Active Directory Integration

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HowTo Arch Linux as Active Directory Member

This guide explains how to include Archlinux into an existing Windows Active Directory.


Having Backups of all modified files is recommended, as well as testing login before any rebooting. In the worst case, login will be broken for all users, including root - so be warned. Use at your own risk!


  • What you get:
    • Windows AD users & archlinux users are accepted archlinux box users, at the console or gdm
    • Windowes AD users can use Samba shares like Windows Shares.
  • What you won't get
    • Windows users are simply users on your machine. Possibly you can have Windows AD Admins to be linux admins, too. But this is not worked out so far in this HowTo.
    • Several other apps use authentication - like sudo, f.e. As far as they use PAM, it should be able to let them check against AD user accounts, too. But this is not worked out so far.


  • Be a Windows Admin.
  • Be root.
  • Be able to work with linux without X.
  • Be able to edit files.
  • Note: There is no need to taint the AD with linux schemes.

Preparation of the Windows AD Policy

It is necessary to disable "Digital Sign Communication (Always)" in the AD group policies. Dive into

'Local policies'
'Security policies'
'Microsoft Network Server'
'Digital sign communication (Always)'

  • activate "define this policy" and
  • use the "disable" radio button

This is all you have to do on the Windows. Let's go on with Archlinux.


These packages are needed on the Archlinux machine:

  • Samba
  • Heimdal
  • NTP

Most of the packages can be installed by using pacman:

pacman -Sy samba ntp heimdal

To install, you have to download pam_krb5-1.60.1-css1_linux.tar.Z for RedHat / Linux from Untar it, move into the extracted folder and run:


Now, is installed into /lib/security/cssi/, with a symlink into /lib/security.


Samba / Winbindd Startup

The current samba package of Archlinux does include winbindd. While samba can be used as a daemon - /etc/rc.d/samba start - that includes smbd and nmbd, winbindd is not started. As there already is a feature request and a solution ( I follow this way to have smbd, nmbd and winbindd be started at once. By adding /etc/conf.d/samba, where you can specify the parts /etc/rc,d/samba should start, and little changes in /etc/rc.d/samba to include /etc/conf.d/samba, winbindd will be started together with smbd, nmbd.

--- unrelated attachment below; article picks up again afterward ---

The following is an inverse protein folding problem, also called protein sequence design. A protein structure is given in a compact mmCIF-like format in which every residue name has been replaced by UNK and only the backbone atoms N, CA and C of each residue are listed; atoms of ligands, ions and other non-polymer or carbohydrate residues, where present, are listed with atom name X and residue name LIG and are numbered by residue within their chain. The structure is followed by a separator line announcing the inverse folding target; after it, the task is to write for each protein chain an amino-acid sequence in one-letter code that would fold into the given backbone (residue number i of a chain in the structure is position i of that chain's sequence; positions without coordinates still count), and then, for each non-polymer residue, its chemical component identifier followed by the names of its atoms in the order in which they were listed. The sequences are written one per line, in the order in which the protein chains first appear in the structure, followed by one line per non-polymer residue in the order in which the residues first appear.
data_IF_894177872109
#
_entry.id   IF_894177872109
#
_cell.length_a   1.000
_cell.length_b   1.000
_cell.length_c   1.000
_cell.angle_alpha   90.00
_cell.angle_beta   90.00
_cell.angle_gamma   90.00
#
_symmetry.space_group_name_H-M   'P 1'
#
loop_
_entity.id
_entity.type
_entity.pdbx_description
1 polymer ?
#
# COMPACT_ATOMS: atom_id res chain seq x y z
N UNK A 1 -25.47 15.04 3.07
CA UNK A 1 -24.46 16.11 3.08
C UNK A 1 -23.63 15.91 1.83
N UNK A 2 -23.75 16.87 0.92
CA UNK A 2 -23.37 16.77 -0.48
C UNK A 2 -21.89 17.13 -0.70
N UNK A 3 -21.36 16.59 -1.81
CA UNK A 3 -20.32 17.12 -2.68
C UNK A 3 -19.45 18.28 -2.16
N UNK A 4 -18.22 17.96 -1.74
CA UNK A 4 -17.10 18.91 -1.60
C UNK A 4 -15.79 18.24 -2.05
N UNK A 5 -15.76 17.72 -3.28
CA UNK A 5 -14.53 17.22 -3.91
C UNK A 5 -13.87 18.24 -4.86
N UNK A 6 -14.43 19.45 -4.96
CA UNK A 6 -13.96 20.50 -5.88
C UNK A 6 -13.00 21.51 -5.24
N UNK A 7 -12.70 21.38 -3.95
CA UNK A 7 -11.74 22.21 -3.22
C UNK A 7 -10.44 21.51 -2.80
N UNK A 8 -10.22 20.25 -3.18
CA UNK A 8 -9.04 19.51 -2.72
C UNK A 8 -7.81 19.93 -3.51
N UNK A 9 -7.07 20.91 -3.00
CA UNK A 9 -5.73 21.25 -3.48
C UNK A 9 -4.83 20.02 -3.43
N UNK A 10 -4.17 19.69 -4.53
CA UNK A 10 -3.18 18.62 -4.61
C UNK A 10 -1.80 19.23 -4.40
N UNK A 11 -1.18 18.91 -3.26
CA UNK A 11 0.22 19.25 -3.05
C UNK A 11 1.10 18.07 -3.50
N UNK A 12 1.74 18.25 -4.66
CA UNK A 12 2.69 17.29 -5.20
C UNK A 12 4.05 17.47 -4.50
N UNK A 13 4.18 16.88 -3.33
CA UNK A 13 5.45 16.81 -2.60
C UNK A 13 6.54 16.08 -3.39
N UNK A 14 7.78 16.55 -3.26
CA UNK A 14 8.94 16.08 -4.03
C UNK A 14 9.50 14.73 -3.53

Create /etc/conf.d/samba:

##### /etc/conf.d/samba #####
# Configuration for the samba init script

# space separated list of daemons to launch
#DAEMONS=(smbd nmbd)
DAEMONS=(smbd nmbd winbindd)

Change /etc/rc.d/samba:

##### /etc/rc.d/samba #####

. /etc/rc.conf
. /etc/rc.d/functions
[ -f /etc/conf.d/samba ] && . /etc/conf.d/samba

[ -z "$DAEMONS" ] && DAEMONS=(smbd nmbd)

case "$1" in
stat_busy "Starting Samba Server"
for d in ${DAEMONS[@]}; do
PID=`pidof -o %PPID /usr/sbin/$d`
[ -z "$PID" ] && /usr/sbin/$d -D
if [ $rc -gt 0 ]; then
add_daemon samba
stat_busy "Stopping Samba Server"
for d in ${DAEMONS[@]}; do
PID=`pidof -o %PPID /usr/sbin/$d`
[ -z "$PID" ] || kill $PID &> /dev/null
if [ $rc -gt 0 ]; then
rm /var/run/samba/ &>/dev/null
rm /var/run/samba/ &>/dev/null
rm /var/run/samba/ &>/dev/null
rm_daemon samba
$0 stop
sleep 1
$0 start
echo "usage: $0 {start|stop|restart}"
exit 0

Heimdal / Kerberos - /etc/krb5.conf

Let's assume that your AD is named Let's further assume your AD is ruled by two domain controllers, the primary and secondary one, which are named adam and eve, and respectively. Their IP adresses will be and in this example.

##### /etc/krb5.conf ####
        default_realm 	= 	PARADISE.COM
	clockskew 	= 	300
	ticket_lifetime	=	1d
		kdc 	=
		kdc 	=
		default_domain = PARADISE.COM
[domain_realm] 	= 	PARADISE.COM	= 	PARADISE.COM
	paradise	= 	PARADISE.COM

	pam = {
	ticket_lifetime 	= 1d
	renew_lifetime 		= 1d
	forwardable 		= true
	proxiable 		= false
	retain_after_close 	= false
	minimum_uid 		= 0
	debug 			= false

	kdc 			= FILE:/var/log/kdc.log 

Inside an AD, it is importand that all machines run the same system time. To synchronize the time run:


Now you can query the AD domain controllers for a ticket with the following commands (uppercase is necessary):


You´ll now be asked for the password. In case it matches, you'll be returned to the console.

PAM Configuration for Login